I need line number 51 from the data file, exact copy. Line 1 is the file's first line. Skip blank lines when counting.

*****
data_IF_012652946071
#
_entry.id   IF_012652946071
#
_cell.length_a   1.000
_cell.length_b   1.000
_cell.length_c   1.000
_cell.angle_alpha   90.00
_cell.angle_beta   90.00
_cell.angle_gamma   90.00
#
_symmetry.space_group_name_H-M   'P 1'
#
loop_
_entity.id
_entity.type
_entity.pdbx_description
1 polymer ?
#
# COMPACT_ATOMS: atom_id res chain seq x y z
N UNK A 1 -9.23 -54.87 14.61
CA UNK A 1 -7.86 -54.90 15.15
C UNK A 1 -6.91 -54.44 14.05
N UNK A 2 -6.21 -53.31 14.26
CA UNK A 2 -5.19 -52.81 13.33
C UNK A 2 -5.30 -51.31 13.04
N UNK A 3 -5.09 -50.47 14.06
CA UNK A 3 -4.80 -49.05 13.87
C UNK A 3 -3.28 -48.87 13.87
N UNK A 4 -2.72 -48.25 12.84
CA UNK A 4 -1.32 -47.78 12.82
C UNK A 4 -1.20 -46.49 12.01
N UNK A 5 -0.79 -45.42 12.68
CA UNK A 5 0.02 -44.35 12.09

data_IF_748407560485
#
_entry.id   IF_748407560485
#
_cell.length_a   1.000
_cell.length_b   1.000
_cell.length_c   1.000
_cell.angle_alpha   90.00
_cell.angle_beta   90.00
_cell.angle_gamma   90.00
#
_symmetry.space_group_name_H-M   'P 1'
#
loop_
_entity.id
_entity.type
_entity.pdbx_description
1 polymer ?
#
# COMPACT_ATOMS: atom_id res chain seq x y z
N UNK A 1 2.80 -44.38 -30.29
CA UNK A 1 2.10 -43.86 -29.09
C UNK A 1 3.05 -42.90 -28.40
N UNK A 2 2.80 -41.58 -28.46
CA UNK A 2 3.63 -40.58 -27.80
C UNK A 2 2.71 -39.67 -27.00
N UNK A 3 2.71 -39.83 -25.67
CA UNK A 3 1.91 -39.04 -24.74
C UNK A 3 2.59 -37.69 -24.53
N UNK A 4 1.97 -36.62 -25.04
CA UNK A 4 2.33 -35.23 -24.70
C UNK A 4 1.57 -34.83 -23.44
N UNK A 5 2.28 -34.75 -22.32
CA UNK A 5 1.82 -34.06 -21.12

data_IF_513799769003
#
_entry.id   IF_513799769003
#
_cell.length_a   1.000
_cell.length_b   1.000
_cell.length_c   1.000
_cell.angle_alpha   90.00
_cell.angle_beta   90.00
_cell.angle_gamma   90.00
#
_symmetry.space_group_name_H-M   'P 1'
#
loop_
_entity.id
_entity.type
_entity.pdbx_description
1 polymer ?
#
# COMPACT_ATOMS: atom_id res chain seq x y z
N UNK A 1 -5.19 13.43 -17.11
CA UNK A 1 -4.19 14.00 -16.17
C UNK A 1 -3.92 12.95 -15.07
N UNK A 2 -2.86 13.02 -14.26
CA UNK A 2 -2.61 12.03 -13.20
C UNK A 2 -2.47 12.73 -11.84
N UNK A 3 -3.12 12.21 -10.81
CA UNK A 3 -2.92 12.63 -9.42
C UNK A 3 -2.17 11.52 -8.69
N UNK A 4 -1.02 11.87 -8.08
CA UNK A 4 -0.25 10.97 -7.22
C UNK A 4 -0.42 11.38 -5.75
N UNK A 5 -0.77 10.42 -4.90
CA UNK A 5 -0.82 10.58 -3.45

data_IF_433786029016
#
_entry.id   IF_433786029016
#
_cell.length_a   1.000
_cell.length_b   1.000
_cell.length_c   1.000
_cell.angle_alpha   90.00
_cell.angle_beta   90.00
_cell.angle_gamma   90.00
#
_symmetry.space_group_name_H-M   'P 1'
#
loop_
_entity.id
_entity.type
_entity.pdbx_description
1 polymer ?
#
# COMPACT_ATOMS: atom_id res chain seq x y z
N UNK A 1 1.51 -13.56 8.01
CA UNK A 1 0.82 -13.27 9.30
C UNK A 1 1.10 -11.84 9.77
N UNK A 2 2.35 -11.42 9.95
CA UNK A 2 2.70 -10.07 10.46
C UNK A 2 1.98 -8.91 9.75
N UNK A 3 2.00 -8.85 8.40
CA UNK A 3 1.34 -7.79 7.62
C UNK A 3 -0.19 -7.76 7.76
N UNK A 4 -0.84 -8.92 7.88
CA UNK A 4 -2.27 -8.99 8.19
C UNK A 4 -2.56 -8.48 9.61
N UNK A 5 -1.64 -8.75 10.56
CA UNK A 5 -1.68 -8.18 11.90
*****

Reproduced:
_entity.pdbx_description